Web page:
Canada Pension Plan Investment Board’s (CPPIB) main fund fell by $2.4 billion to $298.1 billion during the last three months of 2016, due to a combination of factors including turbulence on the bond markets.
Toronto-based CPPIB delivered a 0.64% gross investment return, or 0.56% after all costs during the quarter.
That was relatively weak compared with the CPP Fund’s performance a year earlier, when gross investment return was 4.6% and 4.5% net of costs from October through December 2015.
CPPIB president Mark Machin said the bond portion of the portfolio was hurt by expectations the U.S. economy is headed for a period of “high growth and high inflation” — conditions that are better for equities than for fixed-income investments.
Since Donald Trump won the U.S. presidential election in November, the major U.S. and Canadian stock indexes have soared and North American bond markets have experienced the biggest quarterly decline since the CPPIB was formed.
“I think it’s directly tied to an expectation of the new administration’s policies, versus what was expected before,” Machin said in a phone interview Friday.
As far as Trump’s plan to renegotiate or scrap the North American Free Trade Agreement, signed by the United States, Canada and Mexico, Machin said it’s too soon to tell the impact.
“Nothing has changed yet and things that will change will take some time, if they do change.”
As for planned changes in the Canada Pension Plan that will be phased in from 2019 through 2025 under a federal-provincial plan, Machin said CPPIB has been preparing for years and he’s confident it will be ready.
Machin said CPPIB has diversified its portfolio by country, asset class and investment strategy.
“That’s what protects us from any particular change to an agreement somewhere or a country somewhere.”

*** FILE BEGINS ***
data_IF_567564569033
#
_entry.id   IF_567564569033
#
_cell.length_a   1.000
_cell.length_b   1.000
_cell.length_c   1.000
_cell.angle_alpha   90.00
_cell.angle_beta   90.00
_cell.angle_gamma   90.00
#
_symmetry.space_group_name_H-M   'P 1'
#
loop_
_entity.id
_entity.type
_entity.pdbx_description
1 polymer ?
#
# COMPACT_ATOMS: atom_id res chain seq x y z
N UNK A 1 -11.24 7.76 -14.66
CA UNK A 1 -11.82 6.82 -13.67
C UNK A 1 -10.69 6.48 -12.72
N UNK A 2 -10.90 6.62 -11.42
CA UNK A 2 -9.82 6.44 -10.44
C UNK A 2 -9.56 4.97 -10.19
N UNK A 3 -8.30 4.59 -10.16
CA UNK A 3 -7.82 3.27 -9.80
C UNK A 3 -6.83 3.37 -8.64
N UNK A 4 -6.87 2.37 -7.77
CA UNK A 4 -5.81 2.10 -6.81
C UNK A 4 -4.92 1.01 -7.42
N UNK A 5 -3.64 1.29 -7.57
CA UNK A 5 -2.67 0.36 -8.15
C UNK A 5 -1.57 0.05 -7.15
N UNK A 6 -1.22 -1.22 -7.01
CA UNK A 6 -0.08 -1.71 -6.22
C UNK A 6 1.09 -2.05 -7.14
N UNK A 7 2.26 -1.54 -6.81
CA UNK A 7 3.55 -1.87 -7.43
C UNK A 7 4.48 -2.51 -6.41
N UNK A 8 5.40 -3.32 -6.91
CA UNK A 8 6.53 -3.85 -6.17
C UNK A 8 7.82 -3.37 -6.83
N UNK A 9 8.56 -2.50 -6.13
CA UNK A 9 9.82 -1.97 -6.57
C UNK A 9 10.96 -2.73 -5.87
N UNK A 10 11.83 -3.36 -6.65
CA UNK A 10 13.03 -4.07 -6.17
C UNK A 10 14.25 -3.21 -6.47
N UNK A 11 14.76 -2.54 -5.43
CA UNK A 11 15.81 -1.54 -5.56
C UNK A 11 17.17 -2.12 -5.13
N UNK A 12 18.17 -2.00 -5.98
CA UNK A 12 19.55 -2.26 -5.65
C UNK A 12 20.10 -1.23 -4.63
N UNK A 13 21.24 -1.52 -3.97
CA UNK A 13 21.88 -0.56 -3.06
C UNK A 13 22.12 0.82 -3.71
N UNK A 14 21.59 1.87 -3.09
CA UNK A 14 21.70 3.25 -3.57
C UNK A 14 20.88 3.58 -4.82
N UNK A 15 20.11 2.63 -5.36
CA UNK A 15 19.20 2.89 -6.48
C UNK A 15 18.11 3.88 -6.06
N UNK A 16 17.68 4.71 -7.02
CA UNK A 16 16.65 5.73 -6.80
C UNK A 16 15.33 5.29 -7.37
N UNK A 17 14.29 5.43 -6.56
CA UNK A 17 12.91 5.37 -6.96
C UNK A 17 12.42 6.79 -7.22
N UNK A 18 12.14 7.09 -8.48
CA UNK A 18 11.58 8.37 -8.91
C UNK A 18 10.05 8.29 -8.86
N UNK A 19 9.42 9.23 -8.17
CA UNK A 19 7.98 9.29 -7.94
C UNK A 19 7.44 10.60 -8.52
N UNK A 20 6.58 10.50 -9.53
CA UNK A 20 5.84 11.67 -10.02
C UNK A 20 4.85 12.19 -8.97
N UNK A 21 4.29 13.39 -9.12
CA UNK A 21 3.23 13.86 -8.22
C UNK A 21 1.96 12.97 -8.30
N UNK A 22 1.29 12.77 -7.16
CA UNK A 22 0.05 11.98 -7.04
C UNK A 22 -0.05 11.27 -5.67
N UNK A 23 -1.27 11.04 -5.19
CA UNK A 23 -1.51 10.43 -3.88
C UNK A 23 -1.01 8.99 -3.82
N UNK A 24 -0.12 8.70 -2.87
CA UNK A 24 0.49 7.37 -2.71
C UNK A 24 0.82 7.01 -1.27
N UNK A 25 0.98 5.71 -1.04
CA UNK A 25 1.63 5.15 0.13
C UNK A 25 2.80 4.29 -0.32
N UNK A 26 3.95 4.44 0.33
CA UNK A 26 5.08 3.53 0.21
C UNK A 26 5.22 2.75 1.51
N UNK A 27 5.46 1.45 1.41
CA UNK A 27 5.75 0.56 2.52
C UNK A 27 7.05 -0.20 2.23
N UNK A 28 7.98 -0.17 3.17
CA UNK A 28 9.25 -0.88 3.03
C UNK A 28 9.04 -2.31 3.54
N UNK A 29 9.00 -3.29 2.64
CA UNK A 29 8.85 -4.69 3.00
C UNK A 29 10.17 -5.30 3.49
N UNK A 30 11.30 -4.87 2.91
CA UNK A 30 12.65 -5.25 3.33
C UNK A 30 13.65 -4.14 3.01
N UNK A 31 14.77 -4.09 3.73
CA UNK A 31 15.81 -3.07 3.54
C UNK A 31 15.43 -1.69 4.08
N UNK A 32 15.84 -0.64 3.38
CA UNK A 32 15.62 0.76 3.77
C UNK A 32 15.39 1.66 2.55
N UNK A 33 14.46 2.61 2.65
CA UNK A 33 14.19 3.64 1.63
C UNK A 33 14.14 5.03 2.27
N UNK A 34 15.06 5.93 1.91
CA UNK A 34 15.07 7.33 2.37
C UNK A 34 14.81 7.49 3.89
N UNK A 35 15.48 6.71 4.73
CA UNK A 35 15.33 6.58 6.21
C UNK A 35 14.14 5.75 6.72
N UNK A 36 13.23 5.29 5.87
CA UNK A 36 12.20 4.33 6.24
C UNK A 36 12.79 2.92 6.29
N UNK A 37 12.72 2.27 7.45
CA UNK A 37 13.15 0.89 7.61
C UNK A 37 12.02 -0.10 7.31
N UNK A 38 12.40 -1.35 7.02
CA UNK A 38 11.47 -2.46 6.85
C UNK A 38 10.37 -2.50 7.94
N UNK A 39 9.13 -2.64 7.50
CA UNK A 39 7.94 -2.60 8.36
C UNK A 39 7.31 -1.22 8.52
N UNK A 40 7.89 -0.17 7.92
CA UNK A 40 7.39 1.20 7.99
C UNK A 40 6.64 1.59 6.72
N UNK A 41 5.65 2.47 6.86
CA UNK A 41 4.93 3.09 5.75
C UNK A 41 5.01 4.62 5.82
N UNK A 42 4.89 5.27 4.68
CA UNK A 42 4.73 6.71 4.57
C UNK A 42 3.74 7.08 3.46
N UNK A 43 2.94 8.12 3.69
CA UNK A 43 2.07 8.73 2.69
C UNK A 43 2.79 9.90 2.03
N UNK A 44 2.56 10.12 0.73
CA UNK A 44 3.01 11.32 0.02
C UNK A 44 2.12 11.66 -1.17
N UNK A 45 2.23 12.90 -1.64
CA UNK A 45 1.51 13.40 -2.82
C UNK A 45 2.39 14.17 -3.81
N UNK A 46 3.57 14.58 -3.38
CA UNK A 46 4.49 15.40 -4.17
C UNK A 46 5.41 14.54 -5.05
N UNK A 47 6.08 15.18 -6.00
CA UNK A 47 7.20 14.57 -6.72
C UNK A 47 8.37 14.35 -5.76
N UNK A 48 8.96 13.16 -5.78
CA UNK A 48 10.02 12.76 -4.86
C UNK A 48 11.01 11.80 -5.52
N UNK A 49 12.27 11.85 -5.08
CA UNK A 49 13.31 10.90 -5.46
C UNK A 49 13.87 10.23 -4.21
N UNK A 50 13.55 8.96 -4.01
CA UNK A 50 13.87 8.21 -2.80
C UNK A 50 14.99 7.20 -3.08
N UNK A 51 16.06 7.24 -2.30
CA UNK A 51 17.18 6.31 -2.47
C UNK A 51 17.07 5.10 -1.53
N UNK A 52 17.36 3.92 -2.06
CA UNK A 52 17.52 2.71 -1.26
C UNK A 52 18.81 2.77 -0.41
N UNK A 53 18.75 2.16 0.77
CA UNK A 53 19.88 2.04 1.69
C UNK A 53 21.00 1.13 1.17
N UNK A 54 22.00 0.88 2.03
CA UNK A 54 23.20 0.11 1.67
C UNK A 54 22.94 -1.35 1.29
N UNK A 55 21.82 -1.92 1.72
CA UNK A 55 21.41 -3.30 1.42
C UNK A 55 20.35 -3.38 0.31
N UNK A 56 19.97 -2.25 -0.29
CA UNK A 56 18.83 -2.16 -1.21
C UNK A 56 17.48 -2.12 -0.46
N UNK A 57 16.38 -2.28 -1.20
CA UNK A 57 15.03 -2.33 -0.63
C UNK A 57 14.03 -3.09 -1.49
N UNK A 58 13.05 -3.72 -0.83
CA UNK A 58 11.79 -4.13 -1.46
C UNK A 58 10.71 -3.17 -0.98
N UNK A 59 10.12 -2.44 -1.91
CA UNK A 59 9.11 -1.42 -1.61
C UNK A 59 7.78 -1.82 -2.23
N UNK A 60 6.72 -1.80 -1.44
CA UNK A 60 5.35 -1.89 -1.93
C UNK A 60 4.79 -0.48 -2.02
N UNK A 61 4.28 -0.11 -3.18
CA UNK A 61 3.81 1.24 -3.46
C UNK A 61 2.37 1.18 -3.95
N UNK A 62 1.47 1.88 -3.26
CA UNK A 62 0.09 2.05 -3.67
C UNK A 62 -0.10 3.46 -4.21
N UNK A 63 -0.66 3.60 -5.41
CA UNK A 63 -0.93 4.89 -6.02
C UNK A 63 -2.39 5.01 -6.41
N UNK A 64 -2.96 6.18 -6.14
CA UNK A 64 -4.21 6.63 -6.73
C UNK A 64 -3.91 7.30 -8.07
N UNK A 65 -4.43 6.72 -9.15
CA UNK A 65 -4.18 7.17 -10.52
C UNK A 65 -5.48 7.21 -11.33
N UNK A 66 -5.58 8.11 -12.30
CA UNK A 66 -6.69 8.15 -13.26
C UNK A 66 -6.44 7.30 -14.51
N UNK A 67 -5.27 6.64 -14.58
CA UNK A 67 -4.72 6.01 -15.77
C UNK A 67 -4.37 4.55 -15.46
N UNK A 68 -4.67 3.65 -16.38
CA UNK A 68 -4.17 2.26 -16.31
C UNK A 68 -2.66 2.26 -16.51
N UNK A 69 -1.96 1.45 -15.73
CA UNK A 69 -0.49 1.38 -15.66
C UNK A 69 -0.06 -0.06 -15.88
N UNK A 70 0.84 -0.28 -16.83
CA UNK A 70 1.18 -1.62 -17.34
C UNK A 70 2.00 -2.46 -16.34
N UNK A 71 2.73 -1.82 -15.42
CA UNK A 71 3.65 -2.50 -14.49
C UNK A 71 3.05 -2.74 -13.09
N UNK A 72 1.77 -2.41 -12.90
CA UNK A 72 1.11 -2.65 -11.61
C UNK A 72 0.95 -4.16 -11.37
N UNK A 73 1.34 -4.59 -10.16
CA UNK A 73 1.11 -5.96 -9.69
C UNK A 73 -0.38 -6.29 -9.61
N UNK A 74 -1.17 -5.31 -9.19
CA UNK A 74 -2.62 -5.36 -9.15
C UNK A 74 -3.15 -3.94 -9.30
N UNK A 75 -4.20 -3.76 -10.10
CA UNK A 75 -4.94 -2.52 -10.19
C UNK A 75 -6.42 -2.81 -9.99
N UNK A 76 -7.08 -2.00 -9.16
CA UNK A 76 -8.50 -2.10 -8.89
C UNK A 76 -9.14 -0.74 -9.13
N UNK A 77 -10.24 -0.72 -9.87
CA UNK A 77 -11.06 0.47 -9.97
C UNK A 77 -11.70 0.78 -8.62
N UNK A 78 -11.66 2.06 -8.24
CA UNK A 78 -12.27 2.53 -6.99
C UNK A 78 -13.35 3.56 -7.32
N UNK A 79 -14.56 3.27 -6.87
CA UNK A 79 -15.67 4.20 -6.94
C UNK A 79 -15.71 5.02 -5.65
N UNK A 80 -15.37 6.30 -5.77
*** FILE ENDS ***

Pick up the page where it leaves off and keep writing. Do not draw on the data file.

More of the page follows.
One reason for the decline in the fund’s value in CPPIB’s fiscal third quarter, ended Dec. 31, was a $4.1-billion cash outflow to pay for benefits covered by the Canada Pension Plan.
Those payments exceeded the $1.7 billion of investment income during CPPIB’s fiscal third quarter.
The Canada Pension Plan usually collects more in contributions from employees and employers than required to pay current benefits. The surplus is invested by CPPIB for future use, but the trend sometimes reverses late in the calendar year.
While the quarter’s rate of return was below the long-term level required to sustain the Canada Pension Plan over the coming decades, CPPIB says its nine-month rates of return to the end of December were comfortably above the required levels.
In September, the Chief Actuary of Canada projected that the pension system will remain sustainable at current contribution rates if inflation-adjusted rates of return average 3.9% over 75 years.
In the first nine months of CPPIB’s 2016-17 financial year, the gross rate of return was 7.1% and the net rate of return was 6.9%. The value of the fund was up 19.2 billion from $278.9 billion on March 31, when the previous financial year ended.